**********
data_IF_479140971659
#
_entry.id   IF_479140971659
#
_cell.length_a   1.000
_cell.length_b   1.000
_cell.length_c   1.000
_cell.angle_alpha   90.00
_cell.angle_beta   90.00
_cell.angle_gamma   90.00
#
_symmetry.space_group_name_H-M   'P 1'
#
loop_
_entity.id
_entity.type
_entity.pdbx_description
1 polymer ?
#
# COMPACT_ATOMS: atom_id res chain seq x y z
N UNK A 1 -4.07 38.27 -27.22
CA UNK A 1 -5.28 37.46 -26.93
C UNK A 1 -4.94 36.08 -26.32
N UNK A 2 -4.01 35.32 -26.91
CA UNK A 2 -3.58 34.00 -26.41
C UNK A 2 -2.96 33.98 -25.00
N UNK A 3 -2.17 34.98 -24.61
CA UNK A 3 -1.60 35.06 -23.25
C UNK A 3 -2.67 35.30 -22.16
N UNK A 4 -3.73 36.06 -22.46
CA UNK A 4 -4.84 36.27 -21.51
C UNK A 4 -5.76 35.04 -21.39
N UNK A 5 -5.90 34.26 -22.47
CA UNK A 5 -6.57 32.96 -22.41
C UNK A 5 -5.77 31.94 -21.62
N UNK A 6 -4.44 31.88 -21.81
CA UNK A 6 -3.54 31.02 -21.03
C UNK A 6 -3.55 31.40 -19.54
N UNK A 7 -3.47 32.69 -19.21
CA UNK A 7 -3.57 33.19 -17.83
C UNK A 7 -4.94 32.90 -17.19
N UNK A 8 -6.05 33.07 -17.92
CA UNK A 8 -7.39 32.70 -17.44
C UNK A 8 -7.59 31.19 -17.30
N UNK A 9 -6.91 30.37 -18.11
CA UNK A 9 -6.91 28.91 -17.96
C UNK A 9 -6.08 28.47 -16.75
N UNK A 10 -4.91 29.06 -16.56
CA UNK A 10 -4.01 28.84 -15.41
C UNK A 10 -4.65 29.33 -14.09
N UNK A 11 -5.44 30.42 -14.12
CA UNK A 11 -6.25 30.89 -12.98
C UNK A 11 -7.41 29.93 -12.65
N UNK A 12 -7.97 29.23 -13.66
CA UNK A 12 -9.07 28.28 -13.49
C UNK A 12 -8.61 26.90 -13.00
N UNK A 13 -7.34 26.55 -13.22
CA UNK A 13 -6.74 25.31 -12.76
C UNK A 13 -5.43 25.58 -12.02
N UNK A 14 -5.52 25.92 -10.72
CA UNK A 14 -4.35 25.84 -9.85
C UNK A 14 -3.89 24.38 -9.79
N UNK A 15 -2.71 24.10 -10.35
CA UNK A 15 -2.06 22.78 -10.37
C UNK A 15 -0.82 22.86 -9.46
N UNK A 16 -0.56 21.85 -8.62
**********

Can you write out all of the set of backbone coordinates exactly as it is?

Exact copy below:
data_IF_479140971659
#
_entry.id   IF_479140971659
#
_cell.length_a   1.000
_cell.length_b   1.000
_cell.length_c   1.000
_cell.angle_alpha   90.00
_cell.angle_beta   90.00
_cell.angle_gamma   90.00
#
_symmetry.space_group_name_H-M   'P 1'
#
loop_
_entity.id
_entity.type
_entity.pdbx_description
1 polymer ?
#
# COMPACT_ATOMS: atom_id res chain seq x y z
N UNK A 1 -4.07 38.27 -27.22
CA UNK A 1 -5.28 37.46 -26.93
C UNK A 1 -4.94 36.08 -26.32
N UNK A 2 -4.01 35.32 -26.91
CA UNK A 2 -3.58 34.00 -26.41
C UNK A 2 -2.96 33.98 -25.00
N UNK A 3 -2.17 34.98 -24.61
CA UNK A 3 -1.60 35.06 -23.25
C UNK A 3 -2.67 35.30 -22.16
N UNK A 4 -3.73 36.06 -22.46
CA UNK A 4 -4.84 36.27 -21.51
C UNK A 4 -5.76 35.04 -21.39
N UNK A 5 -5.90 34.26 -22.47
CA UNK A 5 -6.57 32.96 -22.41
C UNK A 5 -5.77 31.94 -21.62
N UNK A 6 -4.44 31.88 -21.81
CA UNK A 6 -3.54 31.02 -21.03
C UNK A 6 -3.55 31.40 -19.54
N UNK A 7 -3.47 32.69 -19.21
CA UNK A 7 -3.57 33.19 -17.83
C UNK A 7 -4.94 32.90 -17.19
N UNK A 8 -6.05 33.07 -17.92
CA UNK A 8 -7.39 32.70 -17.44
C UNK A 8 -7.59 31.19 -17.30
N UNK A 9 -6.91 30.37 -18.11
CA UNK A 9 -6.91 28.91 -17.96
C UNK A 9 -6.08 28.47 -16.75
N UNK A 10 -4.91 29.06 -16.56
CA UNK A 10 -4.01 28.84 -15.41
C UNK A 10 -4.65 29.33 -14.09
N UNK A 11 -5.44 30.42 -14.12
CA UNK A 11 -6.25 30.89 -12.98
C UNK A 11 -7.41 29.93 -12.65
N UNK A 12 -7.97 29.23 -13.66
CA UNK A 12 -9.07 28.28 -13.49
C UNK A 12 -8.61 26.90 -13.00
N UNK A 13 -7.34 26.55 -13.22
CA UNK A 13 -6.74 25.31 -12.76
C UNK A 13 -5.43 25.58 -12.02
N UNK A 14 -5.52 25.92 -10.72
CA UNK A 14 -4.35 25.84 -9.85
C UNK A 14 -3.89 24.38 -9.79
N UNK A 15 -2.71 24.10 -10.35
CA UNK A 15 -2.06 22.78 -10.37
C UNK A 15 -0.82 22.86 -9.46
N UNK A 16 -0.56 21.85 -8.62